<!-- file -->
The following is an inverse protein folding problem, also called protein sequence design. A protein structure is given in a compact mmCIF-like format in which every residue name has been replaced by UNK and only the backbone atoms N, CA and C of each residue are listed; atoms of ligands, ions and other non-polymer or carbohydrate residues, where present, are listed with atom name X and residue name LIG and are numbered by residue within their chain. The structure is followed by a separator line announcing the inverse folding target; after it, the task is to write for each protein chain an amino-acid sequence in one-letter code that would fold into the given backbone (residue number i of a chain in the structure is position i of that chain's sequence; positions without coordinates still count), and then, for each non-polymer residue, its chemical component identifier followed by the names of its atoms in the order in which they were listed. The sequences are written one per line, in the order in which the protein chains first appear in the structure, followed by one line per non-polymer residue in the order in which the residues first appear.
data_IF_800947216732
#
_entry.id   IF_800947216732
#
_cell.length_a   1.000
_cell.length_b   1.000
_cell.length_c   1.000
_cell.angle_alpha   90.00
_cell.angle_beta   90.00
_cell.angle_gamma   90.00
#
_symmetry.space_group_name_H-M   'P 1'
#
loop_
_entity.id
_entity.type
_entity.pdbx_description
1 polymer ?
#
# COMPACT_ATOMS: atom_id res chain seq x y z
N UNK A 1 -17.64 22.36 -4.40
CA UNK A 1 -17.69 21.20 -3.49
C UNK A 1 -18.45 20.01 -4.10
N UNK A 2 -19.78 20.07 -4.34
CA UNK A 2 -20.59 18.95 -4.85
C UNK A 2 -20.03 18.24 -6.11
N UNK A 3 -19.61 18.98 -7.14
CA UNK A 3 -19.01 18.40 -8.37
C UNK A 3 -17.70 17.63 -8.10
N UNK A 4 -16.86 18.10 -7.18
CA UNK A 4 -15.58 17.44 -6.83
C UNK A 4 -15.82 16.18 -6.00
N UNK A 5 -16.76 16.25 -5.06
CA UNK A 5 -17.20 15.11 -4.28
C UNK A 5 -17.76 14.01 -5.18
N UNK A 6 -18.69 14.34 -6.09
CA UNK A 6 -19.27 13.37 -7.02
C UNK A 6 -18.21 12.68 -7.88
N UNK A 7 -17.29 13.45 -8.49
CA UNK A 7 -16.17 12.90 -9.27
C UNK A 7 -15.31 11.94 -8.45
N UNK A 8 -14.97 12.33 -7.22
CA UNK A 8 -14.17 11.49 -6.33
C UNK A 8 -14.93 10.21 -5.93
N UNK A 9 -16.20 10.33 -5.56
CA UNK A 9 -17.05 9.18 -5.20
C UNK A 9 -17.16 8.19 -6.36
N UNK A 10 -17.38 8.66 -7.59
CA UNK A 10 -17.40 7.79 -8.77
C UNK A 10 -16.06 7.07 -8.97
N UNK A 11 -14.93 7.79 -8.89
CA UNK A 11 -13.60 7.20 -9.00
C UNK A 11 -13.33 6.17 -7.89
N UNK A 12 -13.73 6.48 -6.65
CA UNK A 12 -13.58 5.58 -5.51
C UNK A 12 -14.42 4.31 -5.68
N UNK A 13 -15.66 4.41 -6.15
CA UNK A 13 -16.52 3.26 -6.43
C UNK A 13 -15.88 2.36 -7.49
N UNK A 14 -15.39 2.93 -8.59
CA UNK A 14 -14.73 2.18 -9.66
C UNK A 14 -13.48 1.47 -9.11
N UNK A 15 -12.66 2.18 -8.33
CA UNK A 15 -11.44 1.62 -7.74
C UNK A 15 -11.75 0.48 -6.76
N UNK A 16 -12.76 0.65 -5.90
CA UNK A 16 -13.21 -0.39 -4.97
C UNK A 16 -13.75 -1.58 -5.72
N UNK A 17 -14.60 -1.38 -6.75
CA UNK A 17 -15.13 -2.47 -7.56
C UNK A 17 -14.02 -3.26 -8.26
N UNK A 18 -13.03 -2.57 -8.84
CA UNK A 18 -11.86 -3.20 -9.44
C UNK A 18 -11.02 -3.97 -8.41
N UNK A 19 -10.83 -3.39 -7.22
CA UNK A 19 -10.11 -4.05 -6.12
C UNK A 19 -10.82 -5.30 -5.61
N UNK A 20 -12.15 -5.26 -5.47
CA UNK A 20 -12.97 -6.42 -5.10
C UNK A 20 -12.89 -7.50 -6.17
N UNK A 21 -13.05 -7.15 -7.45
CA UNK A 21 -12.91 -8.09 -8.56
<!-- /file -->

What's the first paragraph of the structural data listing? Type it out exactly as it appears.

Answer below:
The following is an inverse protein folding problem, also called protein sequence design. A protein structure is given in a compact mmCIF-like format in which every residue name has been replaced by UNK and only the backbone atoms N, CA and C of each residue are listed; atoms of ligands, ions and other non-polymer or carbohydrate residues, where present, are listed with atom name X and residue name LIG and are numbered by residue within their chain. The structure is followed by a separator line announcing the inverse folding target; after it, the task is to write for each protein chain an amino-acid sequence in one-letter code that would fold into the given backbone (residue number i of a chain in the structure is position i of that chain's sequence; positions without coordinates still count), and then, for each non-polymer residue, its chemical component identifier followed by the names of its atoms in the order in which they were listed. The sequences are written one per line, in the order in which the protein chains first appear in the structure, followed by one line per non-polymer residue in the order in which the residues first appear.